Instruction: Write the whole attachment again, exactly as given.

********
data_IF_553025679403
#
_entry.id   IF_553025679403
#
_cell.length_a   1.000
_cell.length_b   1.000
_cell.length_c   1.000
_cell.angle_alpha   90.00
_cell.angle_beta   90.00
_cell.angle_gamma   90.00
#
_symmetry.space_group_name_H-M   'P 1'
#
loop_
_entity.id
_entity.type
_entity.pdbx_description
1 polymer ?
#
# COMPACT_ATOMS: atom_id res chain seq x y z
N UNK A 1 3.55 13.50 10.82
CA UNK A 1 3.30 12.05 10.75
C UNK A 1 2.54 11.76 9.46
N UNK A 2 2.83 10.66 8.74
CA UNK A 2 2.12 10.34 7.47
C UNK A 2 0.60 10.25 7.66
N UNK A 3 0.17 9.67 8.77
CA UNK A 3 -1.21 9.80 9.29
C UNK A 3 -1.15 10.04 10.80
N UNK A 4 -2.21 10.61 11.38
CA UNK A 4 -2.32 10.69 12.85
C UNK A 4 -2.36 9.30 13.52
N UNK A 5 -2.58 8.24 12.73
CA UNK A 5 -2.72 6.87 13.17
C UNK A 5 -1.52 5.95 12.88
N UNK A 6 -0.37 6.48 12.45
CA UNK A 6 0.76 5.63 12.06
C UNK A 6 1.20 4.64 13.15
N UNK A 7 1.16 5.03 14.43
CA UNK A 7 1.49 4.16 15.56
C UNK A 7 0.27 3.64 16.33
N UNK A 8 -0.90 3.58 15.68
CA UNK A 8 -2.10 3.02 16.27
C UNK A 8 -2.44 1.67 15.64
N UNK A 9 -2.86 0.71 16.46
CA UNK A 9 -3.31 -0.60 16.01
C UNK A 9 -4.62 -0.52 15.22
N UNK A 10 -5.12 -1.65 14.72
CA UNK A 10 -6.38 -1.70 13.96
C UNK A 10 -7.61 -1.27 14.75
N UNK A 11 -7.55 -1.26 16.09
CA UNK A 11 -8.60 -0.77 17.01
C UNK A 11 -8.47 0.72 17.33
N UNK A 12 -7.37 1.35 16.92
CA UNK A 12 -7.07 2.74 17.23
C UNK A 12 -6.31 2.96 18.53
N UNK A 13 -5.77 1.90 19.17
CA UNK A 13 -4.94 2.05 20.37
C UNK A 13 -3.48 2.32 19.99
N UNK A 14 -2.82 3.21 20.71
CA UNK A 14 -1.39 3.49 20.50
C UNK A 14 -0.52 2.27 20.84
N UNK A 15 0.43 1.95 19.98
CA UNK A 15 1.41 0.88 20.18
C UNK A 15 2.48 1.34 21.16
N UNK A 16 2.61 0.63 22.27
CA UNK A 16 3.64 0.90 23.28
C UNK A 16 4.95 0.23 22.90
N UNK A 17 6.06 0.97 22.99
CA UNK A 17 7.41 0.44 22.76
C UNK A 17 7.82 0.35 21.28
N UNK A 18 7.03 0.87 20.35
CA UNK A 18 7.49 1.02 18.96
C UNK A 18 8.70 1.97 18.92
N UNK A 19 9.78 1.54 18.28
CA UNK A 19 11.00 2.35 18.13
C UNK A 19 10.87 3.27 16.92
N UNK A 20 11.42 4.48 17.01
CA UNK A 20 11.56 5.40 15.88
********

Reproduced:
data_IF_553025679403
#
_entry.id   IF_553025679403
#
_cell.length_a   1.000
_cell.length_b   1.000
_cell.length_c   1.000
_cell.angle_alpha   90.00
_cell.angle_beta   90.00
_cell.angle_gamma   90.00
#
_symmetry.space_group_name_H-M   'P 1'
#
loop_
_entity.id
_entity.type
_entity.pdbx_description
1 polymer ?
#
# COMPACT_ATOMS: atom_id res chain seq x y z
N UNK A 1 3.55 13.50 10.82
CA UNK A 1 3.30 12.05 10.75
C UNK A 1 2.54 11.76 9.46
N UNK A 2 2.83 10.66 8.74
CA UNK A 2 2.12 10.34 7.47
C UNK A 2 0.60 10.25 7.66
N UNK A 3 0.17 9.67 8.77
CA UNK A 3 -1.21 9.80 9.29
C UNK A 3 -1.15 10.04 10.80
N UNK A 4 -2.21 10.61 11.38
CA UNK A 4 -2.32 10.69 12.85
C UNK A 4 -2.36 9.30 13.52
N UNK A 5 -2.58 8.24 12.73
CA UNK A 5 -2.72 6.87 13.17
C UNK A 5 -1.52 5.95 12.88
N UNK A 6 -0.37 6.48 12.45
CA UNK A 6 0.76 5.63 12.06
C UNK A 6 1.20 4.64 13.15
N UNK A 7 1.16 5.03 14.43
CA UNK A 7 1.49 4.16 15.56
C UNK A 7 0.27 3.64 16.33
N UNK A 8 -0.90 3.58 15.68
CA UNK A 8 -2.10 3.02 16.27
C UNK A 8 -2.44 1.67 15.64
N UNK A 9 -2.86 0.71 16.46
CA UNK A 9 -3.31 -0.60 16.01
C UNK A 9 -4.62 -0.52 15.22
N UNK A 10 -5.12 -1.65 14.72
CA UNK A 10 -6.38 -1.70 13.96
C UNK A 10 -7.61 -1.27 14.75
N UNK A 11 -7.55 -1.26 16.09
CA UNK A 11 -8.60 -0.77 17.01
C UNK A 11 -8.47 0.72 17.33
N UNK A 12 -7.37 1.35 16.92
CA UNK A 12 -7.07 2.74 17.23
C UNK A 12 -6.31 2.96 18.53
N UNK A 13 -5.77 1.90 19.17
CA UNK A 13 -4.94 2.05 20.37
C UNK A 13 -3.48 2.32 19.99
N UNK A 14 -2.82 3.21 20.71
CA UNK A 14 -1.39 3.49 20.50
C UNK A 14 -0.52 2.27 20.84
N UNK A 15 0.43 1.95 19.98
CA UNK A 15 1.41 0.88 20.18
C UNK A 15 2.48 1.34 21.16
N UNK A 16 2.61 0.63 22.27
CA UNK A 16 3.64 0.90 23.28
C UNK A 16 4.95 0.23 22.90
N UNK A 17 6.06 0.97 22.99
CA UNK A 17 7.41 0.44 22.76
C UNK A 17 7.82 0.35 21.28
N UNK A 18 7.03 0.87 20.35
CA UNK A 18 7.49 1.02 18.96
C UNK A 18 8.70 1.97 18.92
N UNK A 19 9.78 1.54 18.28
CA UNK A 19 11.00 2.35 18.13
C UNK A 19 10.87 3.27 16.92
N UNK A 20 11.42 4.48 17.01
CA UNK A 20 11.56 5.40 15.88